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ENGL-392NP-01: World Literature and the Nobel Prize

MLA Style

The Modern Language Association (MLA) is the largest professional organization in the United States for scholars of literature and related fields. MLA style is most commonly used to cite sources in the humanities. The latest version is 8, which came out in April 2016. Many of the library's databases include built-in citation tools that allow you to select the citation style of your choice and automatically generate a citation that you can copy and paste into your Works Cited list. Just click into the full record for any result and look for a link or button usually named "Cite." However, you'll want to proofread any automatically generated citations to check for mistakes, and sometimes you may need to cite materials you found elsewhere. The following guides can help.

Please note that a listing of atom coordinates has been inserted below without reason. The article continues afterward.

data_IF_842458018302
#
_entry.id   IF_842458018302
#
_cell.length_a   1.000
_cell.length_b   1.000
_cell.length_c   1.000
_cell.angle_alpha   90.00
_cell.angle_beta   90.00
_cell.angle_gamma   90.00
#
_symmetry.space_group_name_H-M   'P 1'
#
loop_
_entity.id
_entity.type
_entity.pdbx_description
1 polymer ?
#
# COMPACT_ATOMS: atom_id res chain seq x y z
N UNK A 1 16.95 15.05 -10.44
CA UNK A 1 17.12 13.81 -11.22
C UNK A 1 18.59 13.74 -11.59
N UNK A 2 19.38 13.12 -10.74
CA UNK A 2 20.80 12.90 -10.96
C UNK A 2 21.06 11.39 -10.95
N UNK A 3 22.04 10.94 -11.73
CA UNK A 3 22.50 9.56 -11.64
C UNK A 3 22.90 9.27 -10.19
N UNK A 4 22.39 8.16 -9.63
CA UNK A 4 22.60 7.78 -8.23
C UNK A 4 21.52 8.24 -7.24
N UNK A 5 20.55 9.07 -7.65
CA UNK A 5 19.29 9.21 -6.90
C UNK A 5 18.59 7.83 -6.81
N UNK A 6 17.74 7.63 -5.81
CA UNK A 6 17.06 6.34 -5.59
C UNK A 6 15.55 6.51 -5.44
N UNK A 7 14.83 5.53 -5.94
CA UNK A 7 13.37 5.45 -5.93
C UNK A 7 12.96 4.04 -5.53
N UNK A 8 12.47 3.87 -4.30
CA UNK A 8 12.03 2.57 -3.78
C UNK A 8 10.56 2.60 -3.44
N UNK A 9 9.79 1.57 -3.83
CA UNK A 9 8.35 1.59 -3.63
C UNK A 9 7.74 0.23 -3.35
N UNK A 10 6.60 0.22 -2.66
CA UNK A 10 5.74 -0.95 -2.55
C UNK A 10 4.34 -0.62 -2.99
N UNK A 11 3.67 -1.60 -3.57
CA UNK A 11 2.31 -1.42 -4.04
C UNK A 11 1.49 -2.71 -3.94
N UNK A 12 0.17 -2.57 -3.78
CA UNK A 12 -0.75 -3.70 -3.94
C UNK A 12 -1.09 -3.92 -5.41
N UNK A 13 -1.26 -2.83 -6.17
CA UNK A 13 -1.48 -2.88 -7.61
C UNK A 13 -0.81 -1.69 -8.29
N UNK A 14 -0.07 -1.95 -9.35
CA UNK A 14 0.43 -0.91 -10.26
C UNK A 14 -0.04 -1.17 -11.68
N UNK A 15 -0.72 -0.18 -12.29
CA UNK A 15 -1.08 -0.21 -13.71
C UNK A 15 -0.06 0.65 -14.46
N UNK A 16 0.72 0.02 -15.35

MLA Style Guides

Hanging Indent Formatting Tips

The first line of each citation in an MLA style Works Cited list should be left justified, but each subsequent line should be indented: 

Example of an MLA formatted citation for a journal article

This is called a “hanging indent.” Some instructions on how to create a hanging indent in two of the most frequently used word processing programs on campus:

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